Respecting ancestors

Respecting ancestors

I would like to commend you for the good coverage you gave to the Newark Cemetery Visiting Day (“Newark graves evoke memories of another time,” Sept. 16). I was one of the people who attended and was quoted in the article. I would like to clarify and elaborate on my comments.

While I did use the word “mess” in referring to the condition of the cemeteries, I did not mean to imply that the cemetery owner had been neglectful. In fact, I thought the cemeteries were in surprisingly good shape and looked well tended. There were a few areas on Grove Street where some of the stones are toppled, but much of the damage may have been caused by age, not vandalism.

Maybe it was because of the timing — the same weekend as 9/11 — but as I was walking past the headstones, I was thinking about the victims of that tragic day and the Holocaust. So many never had a final resting place or a stone to commemorate their lives. In honor of them, it’s even more important for us to not take these cemeteries in Newark for granted. I think we all need to show more respect and make sure that our ancestors’ graves are well cared for.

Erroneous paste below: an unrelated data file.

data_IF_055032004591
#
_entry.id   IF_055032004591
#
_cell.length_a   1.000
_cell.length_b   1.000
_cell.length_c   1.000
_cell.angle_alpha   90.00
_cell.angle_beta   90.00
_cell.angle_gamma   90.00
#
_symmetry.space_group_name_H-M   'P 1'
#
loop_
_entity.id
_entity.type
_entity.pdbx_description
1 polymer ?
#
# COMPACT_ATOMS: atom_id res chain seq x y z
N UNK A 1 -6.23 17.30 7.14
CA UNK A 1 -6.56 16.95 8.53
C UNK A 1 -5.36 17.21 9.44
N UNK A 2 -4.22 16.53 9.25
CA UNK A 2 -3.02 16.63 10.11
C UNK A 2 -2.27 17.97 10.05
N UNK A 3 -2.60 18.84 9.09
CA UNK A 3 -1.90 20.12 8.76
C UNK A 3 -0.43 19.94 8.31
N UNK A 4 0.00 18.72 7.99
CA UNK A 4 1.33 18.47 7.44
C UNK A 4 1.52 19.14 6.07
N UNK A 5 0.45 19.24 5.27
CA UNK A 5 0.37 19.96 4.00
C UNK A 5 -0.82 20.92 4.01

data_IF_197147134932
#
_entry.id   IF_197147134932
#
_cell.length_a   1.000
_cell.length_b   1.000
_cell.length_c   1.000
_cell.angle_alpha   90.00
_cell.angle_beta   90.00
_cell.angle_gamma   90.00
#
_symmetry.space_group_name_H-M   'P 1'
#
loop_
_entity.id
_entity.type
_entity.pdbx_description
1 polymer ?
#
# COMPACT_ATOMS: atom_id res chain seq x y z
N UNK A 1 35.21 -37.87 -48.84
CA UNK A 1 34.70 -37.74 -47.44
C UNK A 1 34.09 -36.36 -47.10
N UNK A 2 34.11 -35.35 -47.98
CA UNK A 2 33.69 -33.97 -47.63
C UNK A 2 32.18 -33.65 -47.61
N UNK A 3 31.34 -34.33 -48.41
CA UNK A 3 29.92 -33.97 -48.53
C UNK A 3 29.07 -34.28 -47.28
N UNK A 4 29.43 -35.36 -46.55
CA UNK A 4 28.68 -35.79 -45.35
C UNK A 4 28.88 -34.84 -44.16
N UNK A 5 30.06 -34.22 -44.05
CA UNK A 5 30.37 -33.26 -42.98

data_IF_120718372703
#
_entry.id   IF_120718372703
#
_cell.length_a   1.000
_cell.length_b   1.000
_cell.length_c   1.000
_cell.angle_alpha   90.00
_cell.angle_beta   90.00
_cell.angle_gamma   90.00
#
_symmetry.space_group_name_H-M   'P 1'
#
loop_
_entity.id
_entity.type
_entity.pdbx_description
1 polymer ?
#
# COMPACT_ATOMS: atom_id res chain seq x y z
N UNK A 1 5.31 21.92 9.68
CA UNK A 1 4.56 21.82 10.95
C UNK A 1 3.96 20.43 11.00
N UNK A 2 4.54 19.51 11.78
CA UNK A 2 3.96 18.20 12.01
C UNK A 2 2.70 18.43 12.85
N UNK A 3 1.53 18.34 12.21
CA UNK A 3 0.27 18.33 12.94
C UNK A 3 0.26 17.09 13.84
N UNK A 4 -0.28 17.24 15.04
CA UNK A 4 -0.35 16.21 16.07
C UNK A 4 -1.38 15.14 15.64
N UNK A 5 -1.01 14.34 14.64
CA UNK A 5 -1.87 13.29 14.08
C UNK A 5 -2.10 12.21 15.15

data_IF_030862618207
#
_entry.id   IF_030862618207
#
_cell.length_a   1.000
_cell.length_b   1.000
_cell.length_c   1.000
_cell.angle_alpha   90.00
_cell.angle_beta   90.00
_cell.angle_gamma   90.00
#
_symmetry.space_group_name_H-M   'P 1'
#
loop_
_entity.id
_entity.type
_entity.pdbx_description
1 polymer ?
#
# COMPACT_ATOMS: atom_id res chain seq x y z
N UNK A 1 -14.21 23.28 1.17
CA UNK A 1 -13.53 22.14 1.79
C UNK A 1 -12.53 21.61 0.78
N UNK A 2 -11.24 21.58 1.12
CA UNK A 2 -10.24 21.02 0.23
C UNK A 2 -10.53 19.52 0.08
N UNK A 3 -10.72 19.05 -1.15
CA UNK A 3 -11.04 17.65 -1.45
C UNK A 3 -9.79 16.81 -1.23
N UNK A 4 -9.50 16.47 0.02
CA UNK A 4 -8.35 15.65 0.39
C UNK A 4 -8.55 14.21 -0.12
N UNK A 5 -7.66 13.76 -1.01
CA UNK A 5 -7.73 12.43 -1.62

Ruth Ball

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